As a music buff and record collector, Sam Reggio feels right at home in his role as Music Library Coordinator. Sam's enthusiasm for both libraries and music is contagious—especially when he articulates his sense of them as a means of connecting people. With a background in literature and education, Sam was no stranger to libraries, but their value as community centers did not occur to him until after college. While working at an education non-profit, he was struck by the need for third spaces for adolescents—accessible, safe locations beyond school and home.
Sam continued to work with young people, from 6-year-olds to teens, as a part of his work in the Japan Exchange and Teaching (JET) Program. Living in the Kōchi Prefecture of Japan for three years was a transformative experience, leaving Sam with a deeper appreciation of the importance of community and the need to provide civic spaces for "kids at that in-between age—places where they are wanted and valued."
This attraction to service led Sam back to libraries. After returning to the US, he enrolled in the Library and Information Science program at the Catholic University of America and completed his MLS this past spring. At the Music Library, Sam finds his work most fulfilling when he is helping others, connecting students and faculty with the resources they need, and having the opportunity to relate to users through their shared passion for music.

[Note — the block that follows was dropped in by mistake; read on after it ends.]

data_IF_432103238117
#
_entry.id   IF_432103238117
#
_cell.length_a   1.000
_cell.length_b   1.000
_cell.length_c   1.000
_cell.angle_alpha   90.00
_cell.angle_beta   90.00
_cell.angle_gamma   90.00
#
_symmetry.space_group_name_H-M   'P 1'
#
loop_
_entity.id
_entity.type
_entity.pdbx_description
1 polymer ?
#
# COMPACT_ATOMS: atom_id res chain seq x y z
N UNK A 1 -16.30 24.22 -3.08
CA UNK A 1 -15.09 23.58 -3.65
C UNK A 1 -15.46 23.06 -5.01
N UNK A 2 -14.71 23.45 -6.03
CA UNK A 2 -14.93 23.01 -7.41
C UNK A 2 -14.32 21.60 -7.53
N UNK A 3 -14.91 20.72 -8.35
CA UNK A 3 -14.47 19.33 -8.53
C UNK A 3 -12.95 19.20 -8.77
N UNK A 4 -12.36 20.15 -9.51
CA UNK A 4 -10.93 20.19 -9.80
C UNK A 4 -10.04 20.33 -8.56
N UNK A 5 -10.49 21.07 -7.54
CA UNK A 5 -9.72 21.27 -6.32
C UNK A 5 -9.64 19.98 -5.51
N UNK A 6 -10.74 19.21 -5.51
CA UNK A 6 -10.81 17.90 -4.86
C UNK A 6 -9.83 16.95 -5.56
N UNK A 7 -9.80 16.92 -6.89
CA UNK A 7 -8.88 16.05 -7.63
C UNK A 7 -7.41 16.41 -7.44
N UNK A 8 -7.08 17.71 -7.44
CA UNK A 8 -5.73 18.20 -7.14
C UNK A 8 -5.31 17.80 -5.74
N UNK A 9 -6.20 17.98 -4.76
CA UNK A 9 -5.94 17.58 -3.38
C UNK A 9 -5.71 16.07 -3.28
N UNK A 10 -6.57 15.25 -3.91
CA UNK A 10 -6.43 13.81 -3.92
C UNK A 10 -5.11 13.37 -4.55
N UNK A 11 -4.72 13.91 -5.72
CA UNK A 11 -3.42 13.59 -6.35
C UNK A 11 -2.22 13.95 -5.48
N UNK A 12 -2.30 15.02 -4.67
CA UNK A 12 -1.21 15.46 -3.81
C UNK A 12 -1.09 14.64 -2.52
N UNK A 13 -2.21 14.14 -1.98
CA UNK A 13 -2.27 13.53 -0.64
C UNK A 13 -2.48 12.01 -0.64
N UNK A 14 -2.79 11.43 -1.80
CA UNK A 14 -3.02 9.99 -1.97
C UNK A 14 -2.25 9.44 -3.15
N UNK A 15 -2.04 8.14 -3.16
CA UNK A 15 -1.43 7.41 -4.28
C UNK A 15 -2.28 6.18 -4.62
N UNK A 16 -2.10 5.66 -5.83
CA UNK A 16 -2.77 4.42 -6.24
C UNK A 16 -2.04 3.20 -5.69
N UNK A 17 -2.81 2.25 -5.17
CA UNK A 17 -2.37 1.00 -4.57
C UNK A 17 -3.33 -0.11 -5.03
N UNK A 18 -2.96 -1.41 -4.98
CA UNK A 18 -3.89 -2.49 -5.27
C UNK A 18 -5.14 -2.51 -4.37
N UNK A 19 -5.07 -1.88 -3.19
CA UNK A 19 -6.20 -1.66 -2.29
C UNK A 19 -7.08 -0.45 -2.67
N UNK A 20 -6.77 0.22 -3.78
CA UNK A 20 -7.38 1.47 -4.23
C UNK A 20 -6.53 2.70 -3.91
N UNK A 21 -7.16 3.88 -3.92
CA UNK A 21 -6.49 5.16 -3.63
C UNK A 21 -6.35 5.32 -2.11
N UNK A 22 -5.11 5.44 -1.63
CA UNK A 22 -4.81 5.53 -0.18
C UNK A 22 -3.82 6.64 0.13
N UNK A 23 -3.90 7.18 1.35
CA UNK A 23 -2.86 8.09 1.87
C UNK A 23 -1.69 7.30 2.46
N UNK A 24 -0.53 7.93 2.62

With a "small" personal collection of about 1,000 records, Sam shares music with a group of friends through their any-genre-goes Record Geek Night , which he describes as "like a book club, but for records." He notes the resurging popularity of vinyl records, a means of interacting with music that is a "tactile, fun way to engage with something you love and makes the ritual of listening to music more profound."
Sam keeps up with new music through record reviews, interviews with performers, and suggestions from friends. He also enjoys taking part in DC's live music scene. Still interested in the role of venues as a third space, Sam praises the all-ages shows offered at the Black Cat on 14th Street NW: "They are doing it right, for all the right reasons—creating community." He also has a great appreciation for house shows, "the best way to see innovative and unknown performers in DC."
Album Recommendations from Sam:
The Knife, Shaking the Habitual (CD 10272)
"This Swedish electronic duo is whole process oriented, putting ideals into practice and even making their own instruments. Their noisy and abrasive, off-kilter and wild sound explores the concept of protest music for the modern era."
Swans, The Seer (CD 10274)
"An American band from New York, this group has been together since the 80s (albeit with a long hiatus). Their music is intense, noisy, and repetitive, blending elements of rock and blues."